FDA orders JUUL to remove all vaping products from the market

The Food and Drug Administration on Thursday ordered vaping giant JUUL to remove its remaining products from the market, after roughly two years of reviewing the company’s applications.

The agency cited “insufficient and conflicting data” about the potential for leaking chemicals from JUUL e-liquid pods, which it said precluded its ability to complete a proper risk assessment.

“The FDA is tasked with ensuring that tobacco products sold in this country meet the standard set by the law, but the responsibility to demonstrate that a product meets those standards ultimately falls on the shoulders of the company,” Michele Mital, acting director of the Center for Tobacco Products, said in a statement. “As with all manufacturers, JUUL had the opportunity to provide evidence demonstrating that the marketing of their products meets these standards. However, the company did not provide that evidence and instead left us with significant questions.”

Top 8 Celebrities That Were Victims Of Medical Malpractice

Medical malpractice is a serious issue that can have devastating consequences for patients. Unfortunately, it happens all too often. In this article, you will read about eight celebrities who were victims of medical malpractice. These cases serve as a reminder that no one is immune to medical mistakes, and that you should always do your research before choosing a doctor.

Julie Andrews
It doesn’t matter who you are, these things can happen to absolutely anyone. The best chance to avoid it is to learn about medical malpractice by reading about it from credible sources that can help you a ton. Julie Andrews learned the same thing the hard way when she was a victim herself.

Julie is an English actress, singer, and author. She

California to Increase Awards in Medical Malpractice Cases

People who get hurt because of a doctor’s negligence in California could soon get a lot more money in malpractice lawsuits under an agreement reached Wednesday that — if approved by the state Legislature — would avoid a costly fight at the ballot box this November while resolving one of the state’s longest-running political battles.

California does not limit how much money patients can win in malpractice cases for economic damages, which include things that can be counted such as medical expenses and lost wages. But since 1975, state law has limited how much money patients can win for things that can’t be counted — such as pain and suffering — to $250,000.

Trial attorneys and patients’ rights groups have tried and failed for decades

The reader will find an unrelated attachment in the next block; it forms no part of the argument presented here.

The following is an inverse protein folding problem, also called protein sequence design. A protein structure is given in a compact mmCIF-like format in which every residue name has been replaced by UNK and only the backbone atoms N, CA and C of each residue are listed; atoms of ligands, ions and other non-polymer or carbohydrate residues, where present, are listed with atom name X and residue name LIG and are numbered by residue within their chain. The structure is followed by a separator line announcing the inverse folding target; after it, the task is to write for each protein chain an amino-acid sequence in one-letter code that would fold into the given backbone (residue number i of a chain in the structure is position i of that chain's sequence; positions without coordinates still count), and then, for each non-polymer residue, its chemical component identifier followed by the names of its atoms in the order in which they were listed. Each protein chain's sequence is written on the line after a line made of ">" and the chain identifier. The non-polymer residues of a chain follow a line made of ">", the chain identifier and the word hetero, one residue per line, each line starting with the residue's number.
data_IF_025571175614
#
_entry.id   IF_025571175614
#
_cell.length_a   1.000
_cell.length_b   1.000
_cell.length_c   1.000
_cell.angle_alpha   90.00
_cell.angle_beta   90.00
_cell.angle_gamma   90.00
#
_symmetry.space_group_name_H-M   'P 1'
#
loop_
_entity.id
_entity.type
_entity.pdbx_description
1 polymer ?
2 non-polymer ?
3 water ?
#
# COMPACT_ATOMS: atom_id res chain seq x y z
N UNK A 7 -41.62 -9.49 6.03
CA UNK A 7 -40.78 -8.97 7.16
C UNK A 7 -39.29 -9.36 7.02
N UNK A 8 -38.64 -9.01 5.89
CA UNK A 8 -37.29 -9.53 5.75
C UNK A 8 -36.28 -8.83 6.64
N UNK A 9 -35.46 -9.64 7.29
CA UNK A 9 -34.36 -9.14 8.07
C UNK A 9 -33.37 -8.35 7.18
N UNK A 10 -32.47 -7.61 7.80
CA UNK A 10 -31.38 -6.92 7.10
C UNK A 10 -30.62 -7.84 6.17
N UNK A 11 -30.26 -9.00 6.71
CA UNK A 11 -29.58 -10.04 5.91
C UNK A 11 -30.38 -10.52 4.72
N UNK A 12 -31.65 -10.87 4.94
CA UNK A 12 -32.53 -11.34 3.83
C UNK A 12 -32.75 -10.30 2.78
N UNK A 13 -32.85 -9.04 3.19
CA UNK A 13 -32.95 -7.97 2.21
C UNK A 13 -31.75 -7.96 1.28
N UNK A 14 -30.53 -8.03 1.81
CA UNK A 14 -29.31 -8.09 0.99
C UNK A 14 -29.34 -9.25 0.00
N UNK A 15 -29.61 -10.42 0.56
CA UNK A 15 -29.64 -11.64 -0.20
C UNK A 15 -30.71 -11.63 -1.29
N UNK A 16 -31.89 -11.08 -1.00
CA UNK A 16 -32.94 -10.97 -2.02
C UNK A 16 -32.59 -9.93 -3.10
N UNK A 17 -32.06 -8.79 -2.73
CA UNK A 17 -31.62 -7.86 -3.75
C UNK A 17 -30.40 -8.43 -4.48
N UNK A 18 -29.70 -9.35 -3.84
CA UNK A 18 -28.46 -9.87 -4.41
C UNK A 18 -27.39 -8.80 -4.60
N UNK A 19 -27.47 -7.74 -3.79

Wrongful Death vs. Medical Malpractice

If it can be proven that your injury or the death of your loved one was due to the negligence of a healthcare provider solely, you may have a case for malpractice and can recover damages.

No one should have to lose a loved one and no amount of money can replace them. In some situations, the death of a loved one can be caused by the negligence of a third party. Filing a claim against a negligent party can help hold them accountable for their actions and give you and your family the compensation you deserve.

Depending on your unique situation, there are different types of claims that can be filed. It is important to understand the difference between wrongful death and medical malpractice, as well as how they are similar. Not all wrongful death cases involve medical malpractice while some malpractice claims can lead to wrongful death lawsuits.

Avoiding medical malpractice lawsuits

Preemptive actions can limit a physician’s exposure to litigation

To err is human. So the question is not whether a medical malpractice lawsuit will be filed against a physician, but when.

As physicians pick their way through this minefield, if they’re not careful, one lawsuit from one patient could define their entire career, and lead to a loss of revenue, increased insurance costs and a massive hit to a physician’s professional reputation.

Bob White, chief operating officer of malpractice insurer TDC Group, says that some specialists such as neurosurgeons or obstetricians can spend as much as 25% of their career with an open malpractice suit against them.

“The sheer psychological fatigue that that creates for them is no small distraction for folks who’ve gone through it,” he said.

There are actions physicians can take to reduce their exposure to litigation.

Document as much as possible

The standard defense to lawsuits for years has been to maintain proper documentation, which White says has been greatly helped by the widescale adoption of electronic health records, but there are still limitations.

“There’s a finite amount of time that someone has to document things and we try to be practical when we talk to doctors about how to document, especially when a patient or the patient’s family is having difficulty in accepting the outcome of treatment,” he says.

Matt Gracey, former CEO of medical malpractice insurer Danna-Gracey and managing director of risk management firm Risk Strategies, says any lawsuit filed can become a much greater headache for the physician if patient records are not accurate, clear and timely.

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